Just off the Yellowhead Highway, about an hour east of Edmonton, sits the world’s largest pysanka. Even if you’ve never driven by it, you can probably picture it. The Ukrainian Easter egg, painted an intricate gold, black and white pattern, towers 10 metres above the small Alberta town of Vegreville.

Just off the Yellowhead Highway, about an hour east of Edmonton, sits the world’s largest pysanka. Even if you’ve never driven by it, you can probably picture it. The Ukrainian Easter egg, painted an intricate gold, black and white pattern, towers 10 metres above the small Alberta town of Vegreville.

The small-town giant statue is a "Prairie thing." And in the latest collection of speculative fiction from editors Darren Ridgley (a Free Press copy editor) and Adam Petrash, it’s also a supernatural egg about to hatch.

But in Wayne Santos’s Yet Another Roadside Manifestation, whatever is about to break out of that egg isn’t the scariest thing in the small town. For the paranormal investigator returning to her hometown to deal with the celestial creature, it’s the painful memories of being the only Filipino in a "sea of white students."

The 12 stories in Alternate Plains explore the darker side of life on the Prairies, from drug overdoses in the shadows of the Manitoba Legislative Building to a prehistoric entity deep in the farm slough demanding sacrifice to ward off drought.

The collection is a followup to Parallel Prairies: Stories of Manitoba Speculative Fiction published in 2018. These new stories expand to alternate versions of the familiar farm, small town and city life across Manitoba, Saskatchewan and Alberta. That includes, of course, the local hockey rink.

Like a Prairie version of Hans Christian Andersen’s The Red Shoes, Sheldon Birnie’s protagonist spins a tale of haunted skates to his teammates over beers in the locker room.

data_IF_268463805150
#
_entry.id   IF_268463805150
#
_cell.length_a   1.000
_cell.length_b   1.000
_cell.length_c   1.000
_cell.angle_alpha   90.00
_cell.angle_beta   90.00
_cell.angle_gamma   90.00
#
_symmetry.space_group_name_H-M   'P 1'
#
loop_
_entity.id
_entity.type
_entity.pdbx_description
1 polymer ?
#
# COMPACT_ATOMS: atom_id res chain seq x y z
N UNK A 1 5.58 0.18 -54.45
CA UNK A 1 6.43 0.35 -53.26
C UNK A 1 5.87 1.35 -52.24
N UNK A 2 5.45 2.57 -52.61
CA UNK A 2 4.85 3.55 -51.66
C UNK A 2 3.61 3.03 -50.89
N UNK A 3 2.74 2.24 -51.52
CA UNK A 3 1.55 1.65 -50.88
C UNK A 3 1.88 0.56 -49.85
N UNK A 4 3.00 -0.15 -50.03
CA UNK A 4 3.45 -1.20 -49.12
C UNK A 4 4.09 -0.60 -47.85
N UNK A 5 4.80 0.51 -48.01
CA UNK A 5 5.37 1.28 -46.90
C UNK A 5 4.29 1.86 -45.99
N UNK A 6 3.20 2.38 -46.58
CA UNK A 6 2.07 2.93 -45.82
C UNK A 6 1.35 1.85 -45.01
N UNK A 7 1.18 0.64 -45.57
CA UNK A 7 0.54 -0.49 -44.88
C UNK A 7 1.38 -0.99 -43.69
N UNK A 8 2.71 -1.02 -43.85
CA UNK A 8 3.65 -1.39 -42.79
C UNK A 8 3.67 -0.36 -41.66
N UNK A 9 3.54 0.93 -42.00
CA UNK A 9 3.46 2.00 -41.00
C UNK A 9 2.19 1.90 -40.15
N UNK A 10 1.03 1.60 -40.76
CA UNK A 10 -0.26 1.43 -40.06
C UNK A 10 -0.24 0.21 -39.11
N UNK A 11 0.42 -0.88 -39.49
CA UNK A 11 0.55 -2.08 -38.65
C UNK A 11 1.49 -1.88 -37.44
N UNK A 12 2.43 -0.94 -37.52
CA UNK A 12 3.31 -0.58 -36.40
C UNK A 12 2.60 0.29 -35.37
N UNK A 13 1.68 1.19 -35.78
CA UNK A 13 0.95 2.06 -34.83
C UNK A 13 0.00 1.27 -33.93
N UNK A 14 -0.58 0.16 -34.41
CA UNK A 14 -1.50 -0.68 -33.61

In Bauer Selects, Birnie (a regular Free Press book reviewer) flips the outdoor hockey rink of our collective childhoods into a chilling death scene: "But I do know that when the lake’s frozen solid, covered in snow as it most often is, and the wind takes to howling something fierce those nights in darkest February, I think of Eddie out there, just skating and skating and skating into the darkness."

The stories range in style and tone, some more gory and gruesome then others. David Demchuk’s Bloodbath features a "found footage" VHS nightmare of chopped-off heads and scooped-out eyeballs that horror fans would die to get their hands on. In The Good Girls, S.M. Beiko digs up the tortured and dismembered bodies of the women who disappeared over the centuries in a small Prairie town. Their ghosts haunt the young heroine, who pushes through her terror to avenge their deaths in equally gruesome ways.

The writers, who have all called the Prairies home, offer more than a good scare. They tackle subjects from the refugee diaspora to suicide, from the climate crisis to mental illness.

Stories such as Summertime in the Void are great book-club fodder.

In it, Patrick Johanneson creates a post-apocalyptic vision where almost all of humanity transcends to the afterlife, but God has left a few people behind: 4,229,000 people, to be exact. When the main character demands to know why, God tells him: "Your mind, John. It’s misshapen. Its scent is wrong. It’s coloured outside the lines… your thoughts, your emotions, are too far divergent from the rest of the people. You live too far outside the norm."

The 12 stories will give you, in most cases, the creeps and a few good jump frights, while also offering some challenging and thought-provoking visions of life on the Prairies — now and in the future.

The launch for Alternate Plains is at McNally Robinson Grant Park tonight at 7 p.m. with readings from Birnie and Linda Trinh, who will be interviewed by editors Ridgley and Petrash. The event also streams on YouTube.

Joanne Kelly is a journalism instructor at Red River College Polytechnic who talks books on the Weekend Morning Show on CBC Manitoba.

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